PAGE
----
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Life after brain injuries

Even if victims retain major functions, subtle changes affecting social behavior can leave them changed people.

January 24, 2011|By Melissa Healy, Los Angeles Times
  • A mold of Phineas Gage's face and skull show where a pole shot through his head in 1848.
A mold of Phineas Gage's face and skull show where a pole shot through… (Anthony A. Walsh, Ph.D. )

In 1848, a worksite explosion thrust a 13-pound iron pole through the cheek and into the prefrontal cortex of Phineas Gage, a railway construction foreman working in Vermont. The pole, more than an inch thick, rocketed through his skull with such force that it landed 30 yards away, smeared with blood and brain matter.

Minutes after the accident, Gage was conscious and walking. After battling infections, he was reported to have recovered completely. A later clinical account, however, noted that the once-judicious and reliable worker had become an impulsive, bad-tempered ne'er-do-well whose "friends and acquaintances said he was 'no longer Gage.'"

One of the earliest well-documented cases of survival from penetrating brain injury, Phineas Gage's story underscores a mysterious contradiction. Sometimes in the wake of injury, the brain rallies to perform its major functions so well that the patient seems altogether recovered: Like Gage, he walks, speaks sensibly and understands what others say.

But somewhere in that 3-pound jumble of cells, that same injury can rob him of subtle abilities that make human beings such uniquely adaptive, self-aware and social creatures.

When healthy, the human brain is capable of such evolutionary wonders as abstract thought, moral judgment, attention to complex social conventions and memories that conjure up the full sense of an event.

But this brain is poised between delicacy and resilience, weakness and strength.

Where major functions have been compromised by injury or disease — for instance, if a person has lost depth perception or mobility on one side of the body — electrical signals will sometimes reroute themselves through unhurt brain structures to bring those capabilities back online.

Unharmed senses, such as hearing or touch, can become sharper to pick up slack for an ability that's been lost or compromised. A patient can learn new strategies — say, the use of a cane or techniques to gauge an object's distance — to compensate for an impairment.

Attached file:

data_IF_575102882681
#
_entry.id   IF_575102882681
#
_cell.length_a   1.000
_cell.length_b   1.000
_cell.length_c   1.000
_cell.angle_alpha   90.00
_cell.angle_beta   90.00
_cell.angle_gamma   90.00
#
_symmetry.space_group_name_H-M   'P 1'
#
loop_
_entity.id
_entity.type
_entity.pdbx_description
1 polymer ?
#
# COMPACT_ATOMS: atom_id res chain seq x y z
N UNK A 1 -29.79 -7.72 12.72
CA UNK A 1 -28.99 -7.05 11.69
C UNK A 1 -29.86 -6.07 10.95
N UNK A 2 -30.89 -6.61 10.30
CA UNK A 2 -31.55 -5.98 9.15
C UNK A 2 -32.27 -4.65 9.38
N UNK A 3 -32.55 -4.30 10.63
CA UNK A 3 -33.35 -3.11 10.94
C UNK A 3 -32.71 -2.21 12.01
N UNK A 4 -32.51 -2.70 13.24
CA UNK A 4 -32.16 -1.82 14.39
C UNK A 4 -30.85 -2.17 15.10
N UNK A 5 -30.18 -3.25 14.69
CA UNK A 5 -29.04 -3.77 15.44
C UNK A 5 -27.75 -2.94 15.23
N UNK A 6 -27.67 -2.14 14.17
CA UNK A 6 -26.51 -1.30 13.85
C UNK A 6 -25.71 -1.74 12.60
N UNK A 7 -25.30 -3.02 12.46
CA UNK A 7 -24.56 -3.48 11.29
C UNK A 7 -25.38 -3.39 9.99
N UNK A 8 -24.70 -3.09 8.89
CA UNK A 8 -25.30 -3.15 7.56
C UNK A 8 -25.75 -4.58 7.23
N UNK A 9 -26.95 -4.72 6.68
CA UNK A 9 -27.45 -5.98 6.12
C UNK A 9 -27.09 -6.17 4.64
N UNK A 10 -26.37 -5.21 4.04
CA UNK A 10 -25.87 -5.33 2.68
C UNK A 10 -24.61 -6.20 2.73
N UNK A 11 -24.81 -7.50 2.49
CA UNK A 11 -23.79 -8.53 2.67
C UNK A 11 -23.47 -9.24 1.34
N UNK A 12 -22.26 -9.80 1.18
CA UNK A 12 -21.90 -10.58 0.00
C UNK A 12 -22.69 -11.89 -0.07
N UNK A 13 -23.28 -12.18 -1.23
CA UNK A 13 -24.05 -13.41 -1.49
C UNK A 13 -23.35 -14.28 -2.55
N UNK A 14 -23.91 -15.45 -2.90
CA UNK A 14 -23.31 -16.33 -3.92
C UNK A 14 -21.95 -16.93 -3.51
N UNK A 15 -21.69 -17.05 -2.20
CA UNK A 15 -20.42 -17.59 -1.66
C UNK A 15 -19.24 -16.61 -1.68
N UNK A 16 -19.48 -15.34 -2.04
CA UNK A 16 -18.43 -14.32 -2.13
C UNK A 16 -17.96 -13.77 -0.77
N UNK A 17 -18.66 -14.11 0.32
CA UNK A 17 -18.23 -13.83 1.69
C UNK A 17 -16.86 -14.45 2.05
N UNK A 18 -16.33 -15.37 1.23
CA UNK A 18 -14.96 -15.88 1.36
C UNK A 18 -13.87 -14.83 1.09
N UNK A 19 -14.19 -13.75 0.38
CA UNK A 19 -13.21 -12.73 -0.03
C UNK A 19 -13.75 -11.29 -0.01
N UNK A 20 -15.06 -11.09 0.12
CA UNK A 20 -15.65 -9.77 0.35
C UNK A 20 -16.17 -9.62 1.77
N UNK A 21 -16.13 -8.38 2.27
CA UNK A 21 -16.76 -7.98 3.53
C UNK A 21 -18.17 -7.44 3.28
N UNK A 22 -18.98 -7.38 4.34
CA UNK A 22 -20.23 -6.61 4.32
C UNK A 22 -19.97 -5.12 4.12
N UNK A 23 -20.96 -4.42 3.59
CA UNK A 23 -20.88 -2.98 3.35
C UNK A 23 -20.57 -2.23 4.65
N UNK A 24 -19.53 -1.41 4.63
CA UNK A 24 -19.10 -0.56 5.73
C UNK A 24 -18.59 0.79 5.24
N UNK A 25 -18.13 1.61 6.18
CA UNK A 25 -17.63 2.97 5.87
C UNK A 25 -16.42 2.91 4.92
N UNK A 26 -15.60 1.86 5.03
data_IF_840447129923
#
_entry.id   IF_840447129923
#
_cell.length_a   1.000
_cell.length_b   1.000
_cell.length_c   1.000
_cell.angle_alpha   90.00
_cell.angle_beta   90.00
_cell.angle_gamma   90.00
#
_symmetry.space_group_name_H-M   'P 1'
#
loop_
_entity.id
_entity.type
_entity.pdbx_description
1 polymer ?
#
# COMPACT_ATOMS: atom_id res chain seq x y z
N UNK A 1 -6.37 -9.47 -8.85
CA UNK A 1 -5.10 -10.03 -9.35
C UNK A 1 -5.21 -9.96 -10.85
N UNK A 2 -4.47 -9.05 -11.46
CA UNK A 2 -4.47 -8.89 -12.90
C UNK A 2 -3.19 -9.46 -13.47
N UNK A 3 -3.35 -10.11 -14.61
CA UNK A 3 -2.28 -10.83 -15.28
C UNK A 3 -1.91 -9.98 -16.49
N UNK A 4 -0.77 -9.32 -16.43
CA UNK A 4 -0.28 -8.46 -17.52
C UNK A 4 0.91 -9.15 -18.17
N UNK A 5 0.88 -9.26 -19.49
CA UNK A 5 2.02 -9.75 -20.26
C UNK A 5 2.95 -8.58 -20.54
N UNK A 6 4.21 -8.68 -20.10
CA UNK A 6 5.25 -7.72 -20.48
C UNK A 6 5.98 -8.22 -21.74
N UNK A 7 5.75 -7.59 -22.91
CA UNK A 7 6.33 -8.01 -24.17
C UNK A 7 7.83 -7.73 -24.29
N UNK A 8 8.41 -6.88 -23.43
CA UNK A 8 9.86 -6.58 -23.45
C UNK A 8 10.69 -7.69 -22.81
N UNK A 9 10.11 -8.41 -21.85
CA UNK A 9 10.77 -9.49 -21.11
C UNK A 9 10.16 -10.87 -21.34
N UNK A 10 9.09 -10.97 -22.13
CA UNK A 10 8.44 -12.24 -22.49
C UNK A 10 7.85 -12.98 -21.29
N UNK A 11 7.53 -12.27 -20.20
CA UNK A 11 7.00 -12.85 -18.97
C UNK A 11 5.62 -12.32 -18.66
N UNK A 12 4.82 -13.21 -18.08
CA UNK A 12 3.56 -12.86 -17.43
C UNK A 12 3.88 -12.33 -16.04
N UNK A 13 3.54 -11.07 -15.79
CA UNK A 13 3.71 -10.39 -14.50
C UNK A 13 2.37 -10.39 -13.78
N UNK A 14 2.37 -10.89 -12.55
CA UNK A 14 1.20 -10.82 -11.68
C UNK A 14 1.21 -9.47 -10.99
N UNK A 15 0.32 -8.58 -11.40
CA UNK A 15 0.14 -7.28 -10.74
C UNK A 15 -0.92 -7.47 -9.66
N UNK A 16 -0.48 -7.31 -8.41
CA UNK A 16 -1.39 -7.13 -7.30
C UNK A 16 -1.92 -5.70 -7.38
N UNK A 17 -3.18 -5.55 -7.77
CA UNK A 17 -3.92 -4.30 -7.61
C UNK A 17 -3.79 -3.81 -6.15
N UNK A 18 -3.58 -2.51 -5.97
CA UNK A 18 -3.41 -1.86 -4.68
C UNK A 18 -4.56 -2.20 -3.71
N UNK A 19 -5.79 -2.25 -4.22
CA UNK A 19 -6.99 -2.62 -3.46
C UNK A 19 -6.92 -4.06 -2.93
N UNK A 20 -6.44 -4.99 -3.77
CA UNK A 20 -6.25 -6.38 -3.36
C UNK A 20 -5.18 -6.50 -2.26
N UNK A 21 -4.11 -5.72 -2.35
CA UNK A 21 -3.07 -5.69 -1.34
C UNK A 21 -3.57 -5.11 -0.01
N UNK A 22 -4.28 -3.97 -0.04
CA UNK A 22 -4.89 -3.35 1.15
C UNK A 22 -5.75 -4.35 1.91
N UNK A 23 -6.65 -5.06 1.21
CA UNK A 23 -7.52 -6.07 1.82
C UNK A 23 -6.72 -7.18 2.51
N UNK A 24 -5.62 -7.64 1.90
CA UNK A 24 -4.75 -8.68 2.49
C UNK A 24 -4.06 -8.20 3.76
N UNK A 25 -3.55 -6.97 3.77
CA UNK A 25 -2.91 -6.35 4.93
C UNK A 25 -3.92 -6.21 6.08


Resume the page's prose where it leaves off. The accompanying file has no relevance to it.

This is the brain's strength. Scientists call it plasticity, referring to the brain's ability to reshape itself to adapt to changed circumstances.

But emerging research is also revealing that the capabilities that make us so mentally agile and socially attuned are distributed widely. Distinct clusters of neurons, often distant from each other but wired together, have evolved to cooperate seamlessly, as networks. These networks allow us to retrieve memories that are rich with meaning, to reflect upon and learn from our own personal histories, to pay rapt attention when we need to and to multitask when we don't.

If we are to perform such complex behavior well, each node of those networks, and all the links between them, must be up and running. Therein lies the brain's weakness.

If injury or disease creates a remote outage within the network that allows us to make and store memories, a person may no longer be able to conjure up memories with their usual richness or make new ones that "stick." Damage within the network that helps us focus or shift our attention can make a person impulsive or unable to do two simple tasks at the same time.

Neuroscientist Jordan Grafman, lead researcher on a 41-year study of U.S. troops who sustained penetrating brain injury in Vietnam, recalls a veteran not unlike Gage. He was a model soldier who would climb into tunnels and bunkers to flush out the enemy. During an ambush, a chunk of shrapnel tore into his brain and lodged in his ventromedial prefrontal cortex, just behind his eyes. This area appears to serve as a switchboard for signals that bear on the subtle conventions of social behavior — signals that originate in structures scattered through the brain.

The soldier survived and, appearing to have recovered fully, was sent stateside to train recruits. But there his dependable manner gave way to impulsive and unwise behavior. He gave money to anyone who asked, married a prostitute and was erratic in showing up for work and paying bills. In the end, he could, with difficulty, hold down a menial job.

"People can have relatively selective problems in social behavior, even when intellectual functioning is preserved," Grafman says. These are crucial impairments that can stunt a survivor's recovery. By contrast, if injury leaves these social skills intact, a survivor is far better equipped to learn and exercise strategies to compensate for seemingly worse impairments, such as paralysis or loss of vision or hearing.

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